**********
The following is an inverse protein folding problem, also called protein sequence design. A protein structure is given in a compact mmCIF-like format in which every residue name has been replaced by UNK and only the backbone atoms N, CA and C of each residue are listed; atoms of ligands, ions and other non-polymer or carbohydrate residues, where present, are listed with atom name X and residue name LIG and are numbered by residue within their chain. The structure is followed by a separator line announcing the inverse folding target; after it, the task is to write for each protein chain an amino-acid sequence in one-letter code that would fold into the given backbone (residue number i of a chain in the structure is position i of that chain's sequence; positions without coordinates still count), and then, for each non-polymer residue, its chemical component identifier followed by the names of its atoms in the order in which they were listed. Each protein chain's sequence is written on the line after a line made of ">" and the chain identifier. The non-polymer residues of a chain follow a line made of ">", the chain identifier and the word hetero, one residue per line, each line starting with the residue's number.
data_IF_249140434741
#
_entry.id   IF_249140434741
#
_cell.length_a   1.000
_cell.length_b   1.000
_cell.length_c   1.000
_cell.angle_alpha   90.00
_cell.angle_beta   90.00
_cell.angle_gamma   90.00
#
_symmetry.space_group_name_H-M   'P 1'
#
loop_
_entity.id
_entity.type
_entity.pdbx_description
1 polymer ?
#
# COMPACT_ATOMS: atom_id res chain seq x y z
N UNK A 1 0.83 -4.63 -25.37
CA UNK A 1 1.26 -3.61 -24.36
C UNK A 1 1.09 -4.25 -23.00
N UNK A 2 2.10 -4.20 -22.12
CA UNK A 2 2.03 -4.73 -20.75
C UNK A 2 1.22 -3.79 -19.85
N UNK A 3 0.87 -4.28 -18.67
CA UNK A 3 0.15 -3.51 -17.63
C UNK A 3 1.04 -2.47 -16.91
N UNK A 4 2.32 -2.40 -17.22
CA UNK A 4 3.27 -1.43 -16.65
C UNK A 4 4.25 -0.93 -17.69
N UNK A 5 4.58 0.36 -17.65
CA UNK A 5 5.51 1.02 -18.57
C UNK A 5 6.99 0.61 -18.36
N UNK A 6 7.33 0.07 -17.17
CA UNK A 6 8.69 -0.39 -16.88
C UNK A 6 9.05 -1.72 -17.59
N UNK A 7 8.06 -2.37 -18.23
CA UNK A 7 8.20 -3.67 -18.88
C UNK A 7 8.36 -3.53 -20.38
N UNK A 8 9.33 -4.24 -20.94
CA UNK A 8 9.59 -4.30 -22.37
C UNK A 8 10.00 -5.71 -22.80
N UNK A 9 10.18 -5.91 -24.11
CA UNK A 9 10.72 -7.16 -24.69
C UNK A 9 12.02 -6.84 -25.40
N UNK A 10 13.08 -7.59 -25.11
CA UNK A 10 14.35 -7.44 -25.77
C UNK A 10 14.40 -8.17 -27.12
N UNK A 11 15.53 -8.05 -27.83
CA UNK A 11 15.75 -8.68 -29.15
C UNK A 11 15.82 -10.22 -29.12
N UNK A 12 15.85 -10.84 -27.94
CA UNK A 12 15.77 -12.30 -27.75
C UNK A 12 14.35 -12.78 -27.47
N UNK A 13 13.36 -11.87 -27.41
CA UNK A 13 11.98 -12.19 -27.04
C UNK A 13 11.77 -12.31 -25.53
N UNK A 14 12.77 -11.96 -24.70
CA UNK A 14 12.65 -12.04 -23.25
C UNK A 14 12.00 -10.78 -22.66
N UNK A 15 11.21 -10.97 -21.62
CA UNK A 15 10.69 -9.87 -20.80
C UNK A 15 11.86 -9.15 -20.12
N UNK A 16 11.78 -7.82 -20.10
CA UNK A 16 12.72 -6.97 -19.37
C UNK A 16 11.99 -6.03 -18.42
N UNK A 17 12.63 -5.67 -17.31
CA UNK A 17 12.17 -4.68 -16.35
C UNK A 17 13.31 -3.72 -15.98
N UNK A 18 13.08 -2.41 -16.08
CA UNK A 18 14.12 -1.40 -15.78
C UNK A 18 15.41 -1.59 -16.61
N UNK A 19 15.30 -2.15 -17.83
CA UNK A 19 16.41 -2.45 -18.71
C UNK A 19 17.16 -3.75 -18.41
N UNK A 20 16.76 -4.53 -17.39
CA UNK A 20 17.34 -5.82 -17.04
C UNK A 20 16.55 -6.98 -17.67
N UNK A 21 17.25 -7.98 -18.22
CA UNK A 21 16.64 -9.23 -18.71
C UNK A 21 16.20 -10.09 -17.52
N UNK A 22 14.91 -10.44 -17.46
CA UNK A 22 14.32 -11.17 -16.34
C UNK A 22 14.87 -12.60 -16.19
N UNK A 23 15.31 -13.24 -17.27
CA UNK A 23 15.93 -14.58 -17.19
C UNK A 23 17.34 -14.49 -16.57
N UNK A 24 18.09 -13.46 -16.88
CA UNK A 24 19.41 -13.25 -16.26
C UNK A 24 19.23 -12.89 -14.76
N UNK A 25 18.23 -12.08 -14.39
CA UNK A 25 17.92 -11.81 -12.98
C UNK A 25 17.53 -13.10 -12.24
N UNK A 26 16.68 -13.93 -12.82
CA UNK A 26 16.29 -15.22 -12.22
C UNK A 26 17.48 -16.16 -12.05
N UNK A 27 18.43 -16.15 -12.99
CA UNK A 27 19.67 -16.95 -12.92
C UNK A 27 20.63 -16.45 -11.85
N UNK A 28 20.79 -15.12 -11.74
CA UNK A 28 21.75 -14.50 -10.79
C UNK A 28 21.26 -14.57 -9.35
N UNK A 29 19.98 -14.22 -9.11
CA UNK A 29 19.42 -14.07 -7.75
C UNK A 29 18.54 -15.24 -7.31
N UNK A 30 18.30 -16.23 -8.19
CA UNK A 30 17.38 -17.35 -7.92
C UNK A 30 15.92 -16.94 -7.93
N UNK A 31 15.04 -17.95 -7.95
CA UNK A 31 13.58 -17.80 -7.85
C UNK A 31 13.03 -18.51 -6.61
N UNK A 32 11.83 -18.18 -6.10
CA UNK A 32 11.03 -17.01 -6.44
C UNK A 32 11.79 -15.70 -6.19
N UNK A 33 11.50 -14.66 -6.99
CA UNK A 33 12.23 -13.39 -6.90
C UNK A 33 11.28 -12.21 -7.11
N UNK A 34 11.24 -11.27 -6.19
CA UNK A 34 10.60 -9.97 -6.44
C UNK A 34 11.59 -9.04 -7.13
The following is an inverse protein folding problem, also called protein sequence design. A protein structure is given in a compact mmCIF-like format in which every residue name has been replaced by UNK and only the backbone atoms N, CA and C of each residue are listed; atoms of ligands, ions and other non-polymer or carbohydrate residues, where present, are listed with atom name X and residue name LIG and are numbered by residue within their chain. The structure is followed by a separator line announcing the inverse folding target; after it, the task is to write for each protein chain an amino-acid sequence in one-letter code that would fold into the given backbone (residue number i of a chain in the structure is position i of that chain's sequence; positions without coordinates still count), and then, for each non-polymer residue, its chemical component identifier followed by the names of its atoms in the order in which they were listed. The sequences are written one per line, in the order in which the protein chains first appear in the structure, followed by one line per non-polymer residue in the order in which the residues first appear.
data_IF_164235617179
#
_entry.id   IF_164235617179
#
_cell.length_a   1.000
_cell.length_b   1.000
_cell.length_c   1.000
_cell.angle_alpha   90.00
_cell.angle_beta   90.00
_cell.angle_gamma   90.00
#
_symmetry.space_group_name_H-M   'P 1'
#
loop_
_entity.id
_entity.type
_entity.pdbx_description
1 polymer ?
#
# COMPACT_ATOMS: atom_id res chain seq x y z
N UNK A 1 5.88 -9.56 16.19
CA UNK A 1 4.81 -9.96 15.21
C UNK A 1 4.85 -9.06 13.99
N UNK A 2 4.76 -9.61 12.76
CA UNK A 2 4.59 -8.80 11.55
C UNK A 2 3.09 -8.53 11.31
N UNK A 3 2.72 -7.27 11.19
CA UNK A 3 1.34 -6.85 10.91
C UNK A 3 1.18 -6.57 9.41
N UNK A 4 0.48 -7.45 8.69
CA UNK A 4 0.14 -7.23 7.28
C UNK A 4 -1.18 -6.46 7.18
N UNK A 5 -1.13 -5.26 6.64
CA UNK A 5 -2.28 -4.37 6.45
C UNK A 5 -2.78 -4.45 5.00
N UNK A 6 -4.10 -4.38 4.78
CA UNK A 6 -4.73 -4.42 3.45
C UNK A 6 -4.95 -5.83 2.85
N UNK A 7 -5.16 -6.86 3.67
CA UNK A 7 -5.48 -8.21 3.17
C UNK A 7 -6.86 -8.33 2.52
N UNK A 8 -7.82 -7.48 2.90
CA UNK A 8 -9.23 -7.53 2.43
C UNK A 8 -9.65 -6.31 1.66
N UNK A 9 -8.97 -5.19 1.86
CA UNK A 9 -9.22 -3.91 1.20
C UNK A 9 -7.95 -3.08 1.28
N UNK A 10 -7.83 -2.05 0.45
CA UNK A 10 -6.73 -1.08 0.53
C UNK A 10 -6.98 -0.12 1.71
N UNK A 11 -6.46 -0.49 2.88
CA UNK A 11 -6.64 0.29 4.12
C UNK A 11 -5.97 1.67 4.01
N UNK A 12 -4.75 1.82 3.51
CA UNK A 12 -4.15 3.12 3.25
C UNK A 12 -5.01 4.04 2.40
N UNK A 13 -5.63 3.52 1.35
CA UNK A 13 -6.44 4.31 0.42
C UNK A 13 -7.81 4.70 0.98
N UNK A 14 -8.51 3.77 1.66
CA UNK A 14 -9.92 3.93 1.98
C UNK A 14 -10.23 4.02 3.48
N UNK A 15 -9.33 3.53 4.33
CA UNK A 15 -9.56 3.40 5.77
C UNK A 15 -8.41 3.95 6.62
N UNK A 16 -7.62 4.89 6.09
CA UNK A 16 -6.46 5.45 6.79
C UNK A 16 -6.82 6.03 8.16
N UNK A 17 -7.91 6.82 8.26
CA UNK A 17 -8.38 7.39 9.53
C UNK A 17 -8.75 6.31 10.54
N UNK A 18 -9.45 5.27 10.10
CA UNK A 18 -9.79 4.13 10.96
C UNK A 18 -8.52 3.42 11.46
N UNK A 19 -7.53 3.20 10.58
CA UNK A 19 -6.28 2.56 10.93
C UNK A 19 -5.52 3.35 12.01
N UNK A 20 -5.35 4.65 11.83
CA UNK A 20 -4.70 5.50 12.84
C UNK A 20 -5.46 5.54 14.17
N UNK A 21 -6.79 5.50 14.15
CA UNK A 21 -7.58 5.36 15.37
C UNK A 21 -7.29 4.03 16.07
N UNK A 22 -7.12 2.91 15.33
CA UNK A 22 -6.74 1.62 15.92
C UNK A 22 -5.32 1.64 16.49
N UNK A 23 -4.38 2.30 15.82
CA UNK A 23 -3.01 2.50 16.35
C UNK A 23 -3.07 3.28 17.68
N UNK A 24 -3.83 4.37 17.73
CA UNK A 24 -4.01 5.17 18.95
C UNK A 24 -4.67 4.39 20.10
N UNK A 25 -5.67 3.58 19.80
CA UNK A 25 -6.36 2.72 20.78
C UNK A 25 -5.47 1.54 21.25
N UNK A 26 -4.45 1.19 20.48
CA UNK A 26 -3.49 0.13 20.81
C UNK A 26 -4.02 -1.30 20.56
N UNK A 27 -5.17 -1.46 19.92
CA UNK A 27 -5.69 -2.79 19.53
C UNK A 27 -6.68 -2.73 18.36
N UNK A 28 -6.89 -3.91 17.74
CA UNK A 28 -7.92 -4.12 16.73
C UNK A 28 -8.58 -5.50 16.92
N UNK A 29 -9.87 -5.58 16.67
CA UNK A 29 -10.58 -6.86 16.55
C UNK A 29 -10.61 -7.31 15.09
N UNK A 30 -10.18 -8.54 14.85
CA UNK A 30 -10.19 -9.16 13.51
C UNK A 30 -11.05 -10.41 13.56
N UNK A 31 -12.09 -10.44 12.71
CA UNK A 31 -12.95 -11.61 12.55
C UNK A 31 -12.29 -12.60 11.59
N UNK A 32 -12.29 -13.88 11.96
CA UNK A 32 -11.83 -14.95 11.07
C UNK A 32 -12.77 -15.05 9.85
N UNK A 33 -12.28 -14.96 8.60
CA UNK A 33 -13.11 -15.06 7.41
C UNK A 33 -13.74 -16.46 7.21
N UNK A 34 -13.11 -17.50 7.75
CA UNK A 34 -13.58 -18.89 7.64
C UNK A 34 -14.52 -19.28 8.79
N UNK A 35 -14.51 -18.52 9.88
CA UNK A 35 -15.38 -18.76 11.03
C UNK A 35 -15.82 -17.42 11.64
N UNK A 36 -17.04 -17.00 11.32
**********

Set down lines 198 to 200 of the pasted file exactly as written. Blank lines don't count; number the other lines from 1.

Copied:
C UNK A 18 -8.52 3.42 11.46
N UNK A 19 -7.53 3.20 10.58
CA UNK A 19 -6.28 2.56 10.93